Newspaper editor Joseph N. Boyce was born on April 18, 1937 in New Orleans, Louisiana to Sadie Boyce. He studied biology at Roosevelt University and attended John Marshall School of Law in Chicago from 1965 to 1967.
In 1961, Boyce joined the Chicago police force, where he served for five years as a patrolman, district vice detective, evidence technician and police academy law instructor. In 1966, he was hired as the first African American reporter at the Chicago Tribune, where he covered the Nigerian Civil War and the Democratic National Convention of 1968. Time magazine recruited Boyce as a correspondent at the publication’s Chicago bureau in 1970, where he wrote a series of articles on the emergence of urban gangs. Within three years, he was promoted to chief of the San Francisco bureau, where he covered the Patricia Hearst kidnapping and trial, the assassination attempts on President Gerald Ford, and the Moscone-Milk assassinations.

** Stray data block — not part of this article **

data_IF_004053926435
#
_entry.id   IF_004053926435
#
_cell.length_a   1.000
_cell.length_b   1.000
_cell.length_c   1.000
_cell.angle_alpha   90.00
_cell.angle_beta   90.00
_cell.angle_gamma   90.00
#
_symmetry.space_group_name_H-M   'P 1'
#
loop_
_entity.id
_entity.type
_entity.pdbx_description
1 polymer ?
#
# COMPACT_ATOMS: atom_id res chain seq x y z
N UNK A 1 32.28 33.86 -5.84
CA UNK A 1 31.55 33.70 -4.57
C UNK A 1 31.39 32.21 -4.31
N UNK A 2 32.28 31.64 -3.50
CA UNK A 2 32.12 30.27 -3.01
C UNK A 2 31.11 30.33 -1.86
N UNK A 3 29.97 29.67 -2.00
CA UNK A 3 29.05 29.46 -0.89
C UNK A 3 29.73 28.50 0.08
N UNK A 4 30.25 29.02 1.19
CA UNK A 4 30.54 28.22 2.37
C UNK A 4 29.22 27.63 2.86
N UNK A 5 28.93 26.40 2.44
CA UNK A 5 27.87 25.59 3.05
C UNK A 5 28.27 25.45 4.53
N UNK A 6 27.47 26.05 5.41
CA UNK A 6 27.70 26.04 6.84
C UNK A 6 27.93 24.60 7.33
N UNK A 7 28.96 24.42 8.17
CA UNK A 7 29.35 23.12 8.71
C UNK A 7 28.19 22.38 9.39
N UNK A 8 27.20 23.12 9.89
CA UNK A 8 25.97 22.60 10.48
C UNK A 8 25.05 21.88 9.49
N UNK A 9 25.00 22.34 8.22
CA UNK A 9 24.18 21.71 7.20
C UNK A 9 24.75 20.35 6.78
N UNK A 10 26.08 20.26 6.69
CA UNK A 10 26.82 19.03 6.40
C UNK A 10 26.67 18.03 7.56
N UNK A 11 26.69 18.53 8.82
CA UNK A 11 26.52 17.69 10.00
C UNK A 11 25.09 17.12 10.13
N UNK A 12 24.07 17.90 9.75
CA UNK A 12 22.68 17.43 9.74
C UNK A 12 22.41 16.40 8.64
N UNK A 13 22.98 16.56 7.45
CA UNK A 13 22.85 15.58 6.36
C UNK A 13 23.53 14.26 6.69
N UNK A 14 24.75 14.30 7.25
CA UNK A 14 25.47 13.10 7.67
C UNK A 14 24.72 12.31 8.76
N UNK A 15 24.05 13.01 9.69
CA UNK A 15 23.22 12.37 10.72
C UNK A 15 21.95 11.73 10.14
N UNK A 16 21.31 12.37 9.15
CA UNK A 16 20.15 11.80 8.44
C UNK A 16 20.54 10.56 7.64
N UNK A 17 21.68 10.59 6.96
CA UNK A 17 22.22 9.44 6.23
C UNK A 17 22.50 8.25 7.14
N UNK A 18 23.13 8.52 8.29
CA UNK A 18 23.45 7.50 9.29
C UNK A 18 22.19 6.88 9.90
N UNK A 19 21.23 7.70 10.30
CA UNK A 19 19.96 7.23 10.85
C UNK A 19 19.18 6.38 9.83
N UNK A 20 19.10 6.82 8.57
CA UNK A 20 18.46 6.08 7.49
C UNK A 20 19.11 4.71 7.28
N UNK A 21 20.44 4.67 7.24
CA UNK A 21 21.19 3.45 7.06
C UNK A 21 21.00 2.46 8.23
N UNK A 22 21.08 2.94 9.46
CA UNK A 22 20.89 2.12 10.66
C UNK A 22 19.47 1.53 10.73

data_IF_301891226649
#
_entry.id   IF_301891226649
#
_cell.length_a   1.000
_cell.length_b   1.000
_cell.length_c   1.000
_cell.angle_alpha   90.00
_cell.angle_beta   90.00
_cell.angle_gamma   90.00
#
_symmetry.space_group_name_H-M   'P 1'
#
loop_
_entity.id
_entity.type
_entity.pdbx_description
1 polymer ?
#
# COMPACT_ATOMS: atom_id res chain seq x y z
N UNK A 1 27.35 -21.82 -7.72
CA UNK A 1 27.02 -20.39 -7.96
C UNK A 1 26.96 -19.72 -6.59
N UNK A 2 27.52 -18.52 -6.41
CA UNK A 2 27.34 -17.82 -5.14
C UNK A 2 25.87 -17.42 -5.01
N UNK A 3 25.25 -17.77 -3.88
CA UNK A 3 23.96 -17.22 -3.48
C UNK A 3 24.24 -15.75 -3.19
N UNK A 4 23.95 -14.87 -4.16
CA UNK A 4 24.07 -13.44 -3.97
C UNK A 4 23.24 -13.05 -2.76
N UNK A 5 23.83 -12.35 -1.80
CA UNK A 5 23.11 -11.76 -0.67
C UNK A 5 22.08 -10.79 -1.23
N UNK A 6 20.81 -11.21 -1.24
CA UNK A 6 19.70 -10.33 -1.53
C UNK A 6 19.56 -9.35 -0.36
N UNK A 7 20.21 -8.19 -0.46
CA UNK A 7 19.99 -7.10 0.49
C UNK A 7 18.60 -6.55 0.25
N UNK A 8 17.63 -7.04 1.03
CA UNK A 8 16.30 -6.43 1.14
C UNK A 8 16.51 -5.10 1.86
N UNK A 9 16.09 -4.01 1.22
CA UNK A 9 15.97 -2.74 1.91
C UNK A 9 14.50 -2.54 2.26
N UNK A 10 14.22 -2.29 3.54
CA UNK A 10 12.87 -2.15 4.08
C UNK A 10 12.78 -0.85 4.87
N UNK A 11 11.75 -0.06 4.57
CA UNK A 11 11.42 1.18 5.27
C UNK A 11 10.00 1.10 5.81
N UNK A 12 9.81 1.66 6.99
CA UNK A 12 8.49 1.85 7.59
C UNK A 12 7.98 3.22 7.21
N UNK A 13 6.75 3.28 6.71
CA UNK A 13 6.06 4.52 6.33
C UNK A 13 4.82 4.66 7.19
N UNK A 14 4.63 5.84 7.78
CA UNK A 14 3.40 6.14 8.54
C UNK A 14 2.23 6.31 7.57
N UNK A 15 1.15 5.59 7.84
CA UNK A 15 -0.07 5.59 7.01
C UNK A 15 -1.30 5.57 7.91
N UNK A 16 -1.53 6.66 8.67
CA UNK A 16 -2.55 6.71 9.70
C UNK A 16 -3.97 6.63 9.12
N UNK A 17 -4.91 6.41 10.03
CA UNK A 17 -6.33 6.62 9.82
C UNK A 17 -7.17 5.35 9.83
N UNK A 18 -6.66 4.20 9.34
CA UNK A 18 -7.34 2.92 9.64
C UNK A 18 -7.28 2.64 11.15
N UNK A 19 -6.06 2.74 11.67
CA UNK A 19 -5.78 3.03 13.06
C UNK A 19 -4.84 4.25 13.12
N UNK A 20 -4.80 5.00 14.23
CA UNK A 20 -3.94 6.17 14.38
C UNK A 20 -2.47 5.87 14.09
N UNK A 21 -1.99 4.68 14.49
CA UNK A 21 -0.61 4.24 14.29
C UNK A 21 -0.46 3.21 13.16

Boyce became chief of Time’s Atlanta bureau and southern region in 1979 and moved on to the position of deputy chief of Time’s New York bureau in 1985. The Wall Street Journal then hired him as senior editor for public and social policy in 1987, making him the first African American senior editor at the paper. He retired from the Wall Street Journal in 1998 and became an adjunct professor at the Columbia University Graduate School of Journalism in 1999. In 2001, Boyce was hired as an adjunct professor at Indiana/Purdue University’s Indianapolis School of Journalism where he won the Alfred Bynum award for mentoring in 2006.
Boyce has been a member of various associations, including the National Association of Black Journalists, the Indianapolis Association of Black Journalists, and the Indiana Pro Chapter of the Society of Professional Journalists. He was also a founding member of the National Association of Minority Media Executives (NAMME), and served as a consultant to the Wall Street Journal.
Boyce lives in Indianapolis with his wife Carol, with whom he has four children.
Joseph Boyce was interviewed by The HistoryMakers on December 12, 2012.